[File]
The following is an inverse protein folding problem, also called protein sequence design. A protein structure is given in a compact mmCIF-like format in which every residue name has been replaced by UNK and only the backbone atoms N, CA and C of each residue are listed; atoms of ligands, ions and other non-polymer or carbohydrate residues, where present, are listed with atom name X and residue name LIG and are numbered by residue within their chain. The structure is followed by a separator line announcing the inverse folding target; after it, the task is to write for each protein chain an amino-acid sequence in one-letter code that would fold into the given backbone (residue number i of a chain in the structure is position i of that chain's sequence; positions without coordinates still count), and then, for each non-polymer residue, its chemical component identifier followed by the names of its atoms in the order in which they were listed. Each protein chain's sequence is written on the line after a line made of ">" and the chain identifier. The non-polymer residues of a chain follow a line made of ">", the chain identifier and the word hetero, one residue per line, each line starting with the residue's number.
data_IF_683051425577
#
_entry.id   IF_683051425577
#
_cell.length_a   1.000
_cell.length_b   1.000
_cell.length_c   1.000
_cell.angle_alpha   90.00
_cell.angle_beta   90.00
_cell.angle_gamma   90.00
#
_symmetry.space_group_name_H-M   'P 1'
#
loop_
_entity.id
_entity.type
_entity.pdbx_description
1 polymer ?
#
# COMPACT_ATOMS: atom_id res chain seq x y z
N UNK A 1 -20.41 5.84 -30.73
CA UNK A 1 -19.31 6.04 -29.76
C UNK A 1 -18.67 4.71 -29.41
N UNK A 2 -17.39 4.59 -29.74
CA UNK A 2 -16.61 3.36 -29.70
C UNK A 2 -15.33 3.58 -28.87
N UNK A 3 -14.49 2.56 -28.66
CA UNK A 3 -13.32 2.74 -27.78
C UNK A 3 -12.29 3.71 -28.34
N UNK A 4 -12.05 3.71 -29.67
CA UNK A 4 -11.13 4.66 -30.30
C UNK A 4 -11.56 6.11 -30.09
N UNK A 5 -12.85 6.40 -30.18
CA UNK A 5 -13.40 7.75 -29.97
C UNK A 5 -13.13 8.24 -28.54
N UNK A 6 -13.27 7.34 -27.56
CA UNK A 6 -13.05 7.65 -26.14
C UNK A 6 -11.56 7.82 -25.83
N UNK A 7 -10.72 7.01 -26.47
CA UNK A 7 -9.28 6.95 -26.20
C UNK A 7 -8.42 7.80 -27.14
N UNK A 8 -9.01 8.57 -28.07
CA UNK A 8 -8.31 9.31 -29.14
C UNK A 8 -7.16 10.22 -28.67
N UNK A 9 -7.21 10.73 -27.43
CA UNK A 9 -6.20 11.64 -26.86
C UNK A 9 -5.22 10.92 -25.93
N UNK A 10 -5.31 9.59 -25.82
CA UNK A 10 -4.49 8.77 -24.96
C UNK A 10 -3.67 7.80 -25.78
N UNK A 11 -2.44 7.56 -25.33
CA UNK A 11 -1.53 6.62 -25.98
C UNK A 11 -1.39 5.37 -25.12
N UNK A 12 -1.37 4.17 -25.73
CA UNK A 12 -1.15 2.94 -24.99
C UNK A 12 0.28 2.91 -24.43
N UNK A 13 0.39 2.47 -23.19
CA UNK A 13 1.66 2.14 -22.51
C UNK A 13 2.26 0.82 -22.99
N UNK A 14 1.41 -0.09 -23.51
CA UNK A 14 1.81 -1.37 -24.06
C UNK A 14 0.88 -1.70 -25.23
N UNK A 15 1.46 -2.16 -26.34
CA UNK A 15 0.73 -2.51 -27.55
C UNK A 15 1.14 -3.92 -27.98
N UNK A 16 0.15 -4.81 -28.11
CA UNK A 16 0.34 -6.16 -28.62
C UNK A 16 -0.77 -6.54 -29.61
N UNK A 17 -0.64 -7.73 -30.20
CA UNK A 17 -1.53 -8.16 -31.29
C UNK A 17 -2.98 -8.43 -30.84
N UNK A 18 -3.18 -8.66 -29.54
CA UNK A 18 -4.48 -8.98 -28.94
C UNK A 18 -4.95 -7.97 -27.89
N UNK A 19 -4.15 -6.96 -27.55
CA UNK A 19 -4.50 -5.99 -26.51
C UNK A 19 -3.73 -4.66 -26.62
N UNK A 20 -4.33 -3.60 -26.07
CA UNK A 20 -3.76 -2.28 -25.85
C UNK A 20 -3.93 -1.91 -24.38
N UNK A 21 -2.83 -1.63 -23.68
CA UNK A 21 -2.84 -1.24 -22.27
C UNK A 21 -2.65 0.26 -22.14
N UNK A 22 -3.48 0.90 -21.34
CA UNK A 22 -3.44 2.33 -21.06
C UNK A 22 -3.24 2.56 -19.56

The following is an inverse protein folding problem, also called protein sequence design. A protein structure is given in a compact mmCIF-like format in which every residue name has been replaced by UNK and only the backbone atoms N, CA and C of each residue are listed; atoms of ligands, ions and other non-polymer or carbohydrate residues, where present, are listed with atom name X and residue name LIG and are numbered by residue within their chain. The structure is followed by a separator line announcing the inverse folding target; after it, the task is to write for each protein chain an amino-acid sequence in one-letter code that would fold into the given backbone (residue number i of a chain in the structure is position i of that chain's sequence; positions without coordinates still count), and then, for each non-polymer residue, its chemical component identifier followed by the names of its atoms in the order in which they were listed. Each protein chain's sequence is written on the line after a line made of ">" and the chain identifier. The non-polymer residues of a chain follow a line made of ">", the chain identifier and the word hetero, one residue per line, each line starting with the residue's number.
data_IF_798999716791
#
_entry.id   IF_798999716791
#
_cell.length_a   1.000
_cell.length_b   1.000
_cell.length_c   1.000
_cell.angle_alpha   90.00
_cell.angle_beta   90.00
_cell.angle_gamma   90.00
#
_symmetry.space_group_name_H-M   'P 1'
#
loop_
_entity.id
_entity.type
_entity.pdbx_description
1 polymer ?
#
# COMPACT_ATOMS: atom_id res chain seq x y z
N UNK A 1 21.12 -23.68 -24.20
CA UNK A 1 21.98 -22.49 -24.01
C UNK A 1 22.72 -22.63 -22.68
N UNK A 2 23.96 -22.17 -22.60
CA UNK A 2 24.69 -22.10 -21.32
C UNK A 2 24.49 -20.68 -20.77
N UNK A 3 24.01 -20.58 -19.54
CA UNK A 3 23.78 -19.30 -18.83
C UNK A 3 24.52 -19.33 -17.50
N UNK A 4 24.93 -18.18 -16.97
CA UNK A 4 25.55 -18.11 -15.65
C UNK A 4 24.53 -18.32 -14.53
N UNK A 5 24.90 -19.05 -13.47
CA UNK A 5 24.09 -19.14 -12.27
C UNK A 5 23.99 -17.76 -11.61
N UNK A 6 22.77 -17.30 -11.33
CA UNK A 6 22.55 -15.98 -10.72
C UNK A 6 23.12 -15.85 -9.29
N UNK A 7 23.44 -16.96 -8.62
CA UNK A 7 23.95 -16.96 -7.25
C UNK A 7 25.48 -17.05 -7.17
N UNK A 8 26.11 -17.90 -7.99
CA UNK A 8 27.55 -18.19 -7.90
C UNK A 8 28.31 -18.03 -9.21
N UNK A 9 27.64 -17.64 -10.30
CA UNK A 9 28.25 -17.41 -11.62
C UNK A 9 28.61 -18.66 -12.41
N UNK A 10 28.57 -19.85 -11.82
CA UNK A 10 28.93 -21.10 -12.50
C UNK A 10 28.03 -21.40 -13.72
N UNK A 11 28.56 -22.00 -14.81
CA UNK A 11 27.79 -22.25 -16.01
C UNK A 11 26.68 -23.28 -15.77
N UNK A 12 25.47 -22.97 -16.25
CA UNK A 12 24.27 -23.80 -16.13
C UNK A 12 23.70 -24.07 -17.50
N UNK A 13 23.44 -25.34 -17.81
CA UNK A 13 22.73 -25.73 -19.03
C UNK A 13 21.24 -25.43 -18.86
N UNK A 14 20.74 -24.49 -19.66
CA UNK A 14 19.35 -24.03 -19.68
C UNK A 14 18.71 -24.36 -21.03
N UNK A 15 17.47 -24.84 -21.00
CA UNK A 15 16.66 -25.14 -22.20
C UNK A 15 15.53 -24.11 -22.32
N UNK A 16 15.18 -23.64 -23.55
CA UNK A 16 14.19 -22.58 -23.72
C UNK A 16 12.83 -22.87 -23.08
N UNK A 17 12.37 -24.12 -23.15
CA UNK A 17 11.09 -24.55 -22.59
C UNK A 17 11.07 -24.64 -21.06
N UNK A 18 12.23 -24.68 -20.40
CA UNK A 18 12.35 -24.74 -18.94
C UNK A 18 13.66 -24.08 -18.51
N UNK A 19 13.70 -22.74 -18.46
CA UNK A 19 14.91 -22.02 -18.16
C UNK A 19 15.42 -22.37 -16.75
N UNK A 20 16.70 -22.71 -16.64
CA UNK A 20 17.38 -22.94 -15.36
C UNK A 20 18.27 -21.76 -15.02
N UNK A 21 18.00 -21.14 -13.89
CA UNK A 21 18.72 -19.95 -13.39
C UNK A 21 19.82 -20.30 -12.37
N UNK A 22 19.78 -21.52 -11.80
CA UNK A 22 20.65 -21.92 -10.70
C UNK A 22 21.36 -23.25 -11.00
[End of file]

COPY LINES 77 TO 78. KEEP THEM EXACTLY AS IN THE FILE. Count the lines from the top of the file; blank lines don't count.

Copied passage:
CA UNK A 19 -4.50 -5.99 -26.51
C UNK A 19 -3.73 -4.66 -26.62